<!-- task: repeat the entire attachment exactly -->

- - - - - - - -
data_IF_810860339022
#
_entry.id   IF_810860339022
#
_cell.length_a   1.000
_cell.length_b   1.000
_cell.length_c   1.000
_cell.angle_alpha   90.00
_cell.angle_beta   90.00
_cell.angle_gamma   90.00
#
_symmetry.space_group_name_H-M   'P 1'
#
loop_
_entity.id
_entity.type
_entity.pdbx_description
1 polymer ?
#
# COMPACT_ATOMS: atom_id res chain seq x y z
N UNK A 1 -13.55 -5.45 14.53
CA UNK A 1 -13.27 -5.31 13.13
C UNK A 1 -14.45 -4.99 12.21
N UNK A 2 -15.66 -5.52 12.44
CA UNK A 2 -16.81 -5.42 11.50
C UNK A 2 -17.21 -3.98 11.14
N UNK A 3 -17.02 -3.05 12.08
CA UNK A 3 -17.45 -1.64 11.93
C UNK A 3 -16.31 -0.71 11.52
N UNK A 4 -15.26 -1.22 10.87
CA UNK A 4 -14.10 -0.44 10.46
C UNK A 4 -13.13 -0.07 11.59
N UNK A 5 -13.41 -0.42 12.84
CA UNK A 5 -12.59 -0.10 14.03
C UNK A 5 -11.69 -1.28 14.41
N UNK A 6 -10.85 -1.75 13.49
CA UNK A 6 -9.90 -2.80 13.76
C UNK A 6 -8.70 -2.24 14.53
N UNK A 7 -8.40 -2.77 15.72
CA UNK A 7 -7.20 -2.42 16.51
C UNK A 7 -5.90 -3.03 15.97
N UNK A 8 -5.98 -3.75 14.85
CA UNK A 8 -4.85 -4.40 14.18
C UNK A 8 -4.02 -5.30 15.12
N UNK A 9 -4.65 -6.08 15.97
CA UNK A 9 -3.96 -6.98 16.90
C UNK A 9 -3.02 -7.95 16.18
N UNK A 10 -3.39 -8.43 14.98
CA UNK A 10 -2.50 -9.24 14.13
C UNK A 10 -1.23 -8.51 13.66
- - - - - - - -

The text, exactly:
data_IF_810860339022
#
_entry.id   IF_810860339022
#
_cell.length_a   1.000
_cell.length_b   1.000
_cell.length_c   1.000
_cell.angle_alpha   90.00
_cell.angle_beta   90.00
_cell.angle_gamma   90.00
#
_symmetry.space_group_name_H-M   'P 1'
#
loop_
_entity.id
_entity.type
_entity.pdbx_description
1 polymer ?
#
# COMPACT_ATOMS: atom_id res chain seq x y z
N UNK A 1 -13.55 -5.45 14.53
CA UNK A 1 -13.27 -5.31 13.13
C UNK A 1 -14.45 -4.99 12.21
N UNK A 2 -15.66 -5.52 12.44
CA UNK A 2 -16.81 -5.42 11.50
C UNK A 2 -17.21 -3.98 11.14
N UNK A 3 -17.02 -3.05 12.08
CA UNK A 3 -17.45 -1.64 11.93
C UNK A 3 -16.31 -0.71 11.52
N UNK A 4 -15.26 -1.22 10.87
CA UNK A 4 -14.10 -0.44 10.46
C UNK A 4 -13.13 -0.07 11.59
N UNK A 5 -13.41 -0.42 12.84
CA UNK A 5 -12.59 -0.10 14.03
C UNK A 5 -11.69 -1.28 14.41
N UNK A 6 -10.85 -1.75 13.49
CA UNK A 6 -9.90 -2.80 13.76
C UNK A 6 -8.70 -2.24 14.53
N UNK A 7 -8.40 -2.77 15.72
CA UNK A 7 -7.20 -2.42 16.51
C UNK A 7 -5.90 -3.03 15.97
N UNK A 8 -5.98 -3.75 14.85
CA UNK A 8 -4.85 -4.40 14.18
C UNK A 8 -4.02 -5.30 15.12
N UNK A 9 -4.65 -6.08 15.97
CA UNK A 9 -3.96 -6.98 16.90
C UNK A 9 -3.02 -7.95 16.18
N UNK A 10 -3.39 -8.43 14.98
CA UNK A 10 -2.50 -9.24 14.13
C UNK A 10 -1.23 -8.51 13.66